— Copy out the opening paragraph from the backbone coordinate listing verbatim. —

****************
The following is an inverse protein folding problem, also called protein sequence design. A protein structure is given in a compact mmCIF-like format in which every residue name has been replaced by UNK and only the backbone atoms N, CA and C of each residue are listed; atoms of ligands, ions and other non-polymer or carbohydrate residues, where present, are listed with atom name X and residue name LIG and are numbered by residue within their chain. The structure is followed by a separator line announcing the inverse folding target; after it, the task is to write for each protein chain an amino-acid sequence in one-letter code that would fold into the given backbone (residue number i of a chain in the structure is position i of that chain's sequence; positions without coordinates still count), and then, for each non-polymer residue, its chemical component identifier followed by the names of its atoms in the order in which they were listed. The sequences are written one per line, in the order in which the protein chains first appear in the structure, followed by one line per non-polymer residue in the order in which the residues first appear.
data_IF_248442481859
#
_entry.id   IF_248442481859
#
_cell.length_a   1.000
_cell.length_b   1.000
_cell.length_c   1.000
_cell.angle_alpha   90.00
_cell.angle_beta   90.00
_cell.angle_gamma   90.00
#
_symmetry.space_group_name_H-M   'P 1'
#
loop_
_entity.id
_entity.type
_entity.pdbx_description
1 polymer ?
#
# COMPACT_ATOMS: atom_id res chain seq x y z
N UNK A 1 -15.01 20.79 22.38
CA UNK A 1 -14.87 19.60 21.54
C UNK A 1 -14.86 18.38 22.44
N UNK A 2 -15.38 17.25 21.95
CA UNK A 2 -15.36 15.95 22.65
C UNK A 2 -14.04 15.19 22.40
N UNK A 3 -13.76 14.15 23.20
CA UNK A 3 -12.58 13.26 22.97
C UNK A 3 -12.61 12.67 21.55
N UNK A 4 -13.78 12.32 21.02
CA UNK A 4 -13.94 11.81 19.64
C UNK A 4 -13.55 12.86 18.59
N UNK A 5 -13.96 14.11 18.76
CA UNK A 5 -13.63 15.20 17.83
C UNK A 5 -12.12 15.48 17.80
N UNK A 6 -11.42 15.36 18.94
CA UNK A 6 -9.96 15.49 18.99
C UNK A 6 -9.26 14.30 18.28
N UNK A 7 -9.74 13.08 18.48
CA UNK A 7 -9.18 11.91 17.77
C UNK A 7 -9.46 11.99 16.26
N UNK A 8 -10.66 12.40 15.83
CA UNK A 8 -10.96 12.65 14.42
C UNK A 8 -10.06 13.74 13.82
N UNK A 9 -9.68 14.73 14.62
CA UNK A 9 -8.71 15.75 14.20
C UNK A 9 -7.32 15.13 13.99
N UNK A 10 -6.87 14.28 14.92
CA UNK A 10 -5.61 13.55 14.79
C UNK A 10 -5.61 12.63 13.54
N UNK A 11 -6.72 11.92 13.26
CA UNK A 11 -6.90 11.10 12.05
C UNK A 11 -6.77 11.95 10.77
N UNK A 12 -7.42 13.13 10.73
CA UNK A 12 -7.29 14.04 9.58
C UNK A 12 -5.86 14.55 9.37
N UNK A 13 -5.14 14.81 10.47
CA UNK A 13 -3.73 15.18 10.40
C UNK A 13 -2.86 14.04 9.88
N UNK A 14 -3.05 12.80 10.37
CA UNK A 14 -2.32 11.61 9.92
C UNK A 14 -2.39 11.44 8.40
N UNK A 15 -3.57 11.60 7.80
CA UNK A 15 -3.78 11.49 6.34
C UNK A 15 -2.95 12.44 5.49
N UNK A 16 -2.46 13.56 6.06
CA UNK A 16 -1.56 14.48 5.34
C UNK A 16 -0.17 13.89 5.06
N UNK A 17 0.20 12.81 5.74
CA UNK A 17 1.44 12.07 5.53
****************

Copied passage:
The following is an inverse protein folding problem, also called protein sequence design. A protein structure is given in a compact mmCIF-like format in which every residue name has been replaced by UNK and only the backbone atoms N, CA and C of each residue are listed; atoms of ligands, ions and other non-polymer or carbohydrate residues, where present, are listed with atom name X and residue name LIG and are numbered by residue within their chain. The structure is followed by a separator line announcing the inverse folding target; after it, the task is to write for each protein chain an amino-acid sequence in one-letter code that would fold into the given backbone (residue number i of a chain in the structure is position i of that chain's sequence; positions without coordinates still count), and then, for each non-polymer residue, its chemical component identifier followed by the names of its atoms in the order in which they were listed. The sequences are written one per line, in the order in which the protein chains first appear in the structure, followed by one line per non-polymer residue in the order in which the residues first appear.